Last, but not least, is the faux woodgrain trim panel around the center console cup holders.  This just pops up without much difficulty.  It helps to put the car in neutral (with food on brake) so you can lift the panel over the gear selector.  One potential problem here is that it is very easy to lose the little metal clips that hold this trim in place.  They seem to love to fall into the nether regions of the center console.  I ended up buying several extra.  The part number is 16754704.  They cost is about 50 cents each (get a dozen just in case).

Step 2: Power and ground

Each of the modules will require 12V constant and ground, as will any relays and the brake stop light switch.  I have a single wire coming from the passenger side (see above) that I used to tap into.  The wire itself is fused as are any taps into it.  That way, even if a relay or module shorts, it will have its own fuse and you can isolate the problem.  The are a couple of inline fuses that don't get used on the advancedkey system that you can usurp for other purposes.  All the 12V connections from the advancedkey modules come with their own fuses as does the 12V lead for the brake switch.  So, I could "take" two unused fuses from the advancedkey system and use for the 2 relays I ended up needing.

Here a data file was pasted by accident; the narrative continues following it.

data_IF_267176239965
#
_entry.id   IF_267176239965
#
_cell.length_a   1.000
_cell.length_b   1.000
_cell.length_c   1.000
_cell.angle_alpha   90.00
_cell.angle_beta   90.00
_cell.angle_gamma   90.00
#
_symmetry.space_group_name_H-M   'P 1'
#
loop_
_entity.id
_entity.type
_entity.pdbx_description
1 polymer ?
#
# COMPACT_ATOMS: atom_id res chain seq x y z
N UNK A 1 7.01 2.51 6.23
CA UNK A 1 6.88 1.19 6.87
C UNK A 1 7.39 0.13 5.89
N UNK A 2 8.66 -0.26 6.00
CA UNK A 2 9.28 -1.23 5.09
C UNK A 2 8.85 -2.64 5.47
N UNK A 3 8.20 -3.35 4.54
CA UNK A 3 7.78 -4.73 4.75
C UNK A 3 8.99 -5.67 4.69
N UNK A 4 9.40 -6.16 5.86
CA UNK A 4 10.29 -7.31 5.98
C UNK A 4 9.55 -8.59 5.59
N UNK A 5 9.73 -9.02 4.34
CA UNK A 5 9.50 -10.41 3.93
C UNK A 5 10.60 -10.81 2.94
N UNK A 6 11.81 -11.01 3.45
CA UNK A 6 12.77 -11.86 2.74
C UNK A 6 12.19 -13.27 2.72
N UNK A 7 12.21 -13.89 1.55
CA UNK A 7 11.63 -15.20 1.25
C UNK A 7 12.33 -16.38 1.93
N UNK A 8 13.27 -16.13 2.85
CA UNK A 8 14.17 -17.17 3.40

For ground, it is always best to use a heavy gauge wire and run it as short a distance as possible to an unpainted portion of the body frame.  You can easily tap (drill) a new hole yourself after sanding off any finish, but there are several bolts under the dash you can find to use as ground.

Step 3: The brake switch

Roadmaster has an excellent install guide with photos for doing this.    Here is a link to it: "www dot roadmasterinc dot com/pdf/751221.pdf".  It has a nice photo of the fastener location for removing the hush panel.  The bracket I got was black, not red as in the photo.  Also, the area they show you to trim from the hush panel is not quite generous enough.  There is no need to get fancy with trimming this panel, I used some garden sheers.  You will never see this panel unless you are lying on the floor of the driver's side and so I wouldn't try to emulate the curved line shown in the instructions.